The Economics of a National Emergency

Usually, the free market delivers the best results. Not so during an emergency. Thus, there is a need for the government in liberal democracies to switch to some of the command and control mechanisms prevalent in non-market economies.

During normal times, the best outcome is achieved if the Federal government, the State of New York and Ms. Mary Smith bid for the right to buy a car. Car manufacturers would deliver to the highest bidder. Cars would be allocated by a combination of ability to pay and the consumer’s desire to buy a car. Supply and demand would play themselves out.

Not so during an emergency. During WWII, the Federal government could not be bothered with outbidding the State of New York or Ms. Smith. It basically ordered Detroit to stop producing cars and instead manufacture tanks, trucks and jeeps for the war. Instead of a bidding process, the Federal government assigned a 7% profit margin to manufacturers.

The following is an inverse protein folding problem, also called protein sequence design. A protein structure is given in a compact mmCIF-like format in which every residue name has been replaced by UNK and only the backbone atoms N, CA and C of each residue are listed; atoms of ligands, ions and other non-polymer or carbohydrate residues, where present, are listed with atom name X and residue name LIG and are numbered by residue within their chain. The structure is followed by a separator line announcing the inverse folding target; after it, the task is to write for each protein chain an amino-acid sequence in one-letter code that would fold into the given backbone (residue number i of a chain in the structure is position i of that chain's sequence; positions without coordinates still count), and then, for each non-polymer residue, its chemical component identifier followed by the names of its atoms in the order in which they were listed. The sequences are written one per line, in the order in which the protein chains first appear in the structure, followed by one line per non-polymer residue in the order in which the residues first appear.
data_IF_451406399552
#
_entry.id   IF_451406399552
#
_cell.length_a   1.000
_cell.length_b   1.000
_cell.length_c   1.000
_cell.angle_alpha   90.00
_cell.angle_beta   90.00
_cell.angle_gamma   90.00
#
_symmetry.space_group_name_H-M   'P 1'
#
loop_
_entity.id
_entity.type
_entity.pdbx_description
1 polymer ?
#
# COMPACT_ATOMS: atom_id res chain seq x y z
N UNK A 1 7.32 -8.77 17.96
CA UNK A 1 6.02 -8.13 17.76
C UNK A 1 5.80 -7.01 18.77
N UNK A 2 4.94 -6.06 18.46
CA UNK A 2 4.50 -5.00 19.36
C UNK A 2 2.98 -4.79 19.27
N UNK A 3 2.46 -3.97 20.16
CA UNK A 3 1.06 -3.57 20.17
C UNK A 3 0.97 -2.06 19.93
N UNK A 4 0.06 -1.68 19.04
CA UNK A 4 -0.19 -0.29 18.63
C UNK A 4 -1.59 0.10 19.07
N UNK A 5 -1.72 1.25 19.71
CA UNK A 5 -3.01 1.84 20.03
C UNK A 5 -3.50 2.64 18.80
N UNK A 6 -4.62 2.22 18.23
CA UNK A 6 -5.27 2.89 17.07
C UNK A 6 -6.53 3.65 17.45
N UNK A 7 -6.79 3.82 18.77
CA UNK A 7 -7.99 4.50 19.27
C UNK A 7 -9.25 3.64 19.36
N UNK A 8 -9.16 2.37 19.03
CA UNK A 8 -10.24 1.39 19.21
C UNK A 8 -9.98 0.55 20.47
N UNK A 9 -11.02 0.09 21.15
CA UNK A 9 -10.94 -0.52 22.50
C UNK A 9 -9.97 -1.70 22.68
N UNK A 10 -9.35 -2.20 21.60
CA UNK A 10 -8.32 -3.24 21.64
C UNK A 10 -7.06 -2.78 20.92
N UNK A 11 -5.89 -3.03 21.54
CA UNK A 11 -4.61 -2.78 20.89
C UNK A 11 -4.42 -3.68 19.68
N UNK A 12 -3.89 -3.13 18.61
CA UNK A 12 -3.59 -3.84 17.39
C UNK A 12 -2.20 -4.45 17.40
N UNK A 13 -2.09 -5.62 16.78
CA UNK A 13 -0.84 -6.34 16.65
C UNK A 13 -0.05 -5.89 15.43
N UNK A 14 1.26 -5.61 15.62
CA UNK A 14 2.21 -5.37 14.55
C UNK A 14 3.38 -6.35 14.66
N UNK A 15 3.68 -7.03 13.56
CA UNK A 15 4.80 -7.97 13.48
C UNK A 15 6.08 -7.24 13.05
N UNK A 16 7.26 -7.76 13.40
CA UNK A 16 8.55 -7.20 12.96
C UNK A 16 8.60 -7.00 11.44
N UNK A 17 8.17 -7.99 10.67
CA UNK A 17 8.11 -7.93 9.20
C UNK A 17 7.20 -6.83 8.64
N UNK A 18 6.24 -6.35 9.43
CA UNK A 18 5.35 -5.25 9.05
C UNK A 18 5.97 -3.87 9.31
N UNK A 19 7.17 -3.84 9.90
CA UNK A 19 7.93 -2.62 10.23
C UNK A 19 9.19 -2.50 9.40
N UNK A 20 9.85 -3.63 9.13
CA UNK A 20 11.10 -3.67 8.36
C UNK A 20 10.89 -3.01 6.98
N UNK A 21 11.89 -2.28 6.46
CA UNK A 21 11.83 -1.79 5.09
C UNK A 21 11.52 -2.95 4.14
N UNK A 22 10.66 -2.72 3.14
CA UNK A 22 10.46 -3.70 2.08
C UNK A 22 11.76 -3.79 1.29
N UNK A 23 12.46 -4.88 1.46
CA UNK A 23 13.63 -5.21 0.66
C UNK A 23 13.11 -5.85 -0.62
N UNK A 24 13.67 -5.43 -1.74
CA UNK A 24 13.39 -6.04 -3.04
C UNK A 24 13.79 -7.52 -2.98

As the economy went into high gear, spurred by the demands of war, and in spite of Rosie the Riveter joining the labor force, there was upward pressure on salaries. Allowing salaries to reach its market level equilibrium would have increased the cost of the war for the Federal government. Thus, a salary freeze was enacted to prevent this.

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The Weekly Journal 
Por: Vicente Feliciano 
lunes, 6 de abril de 2020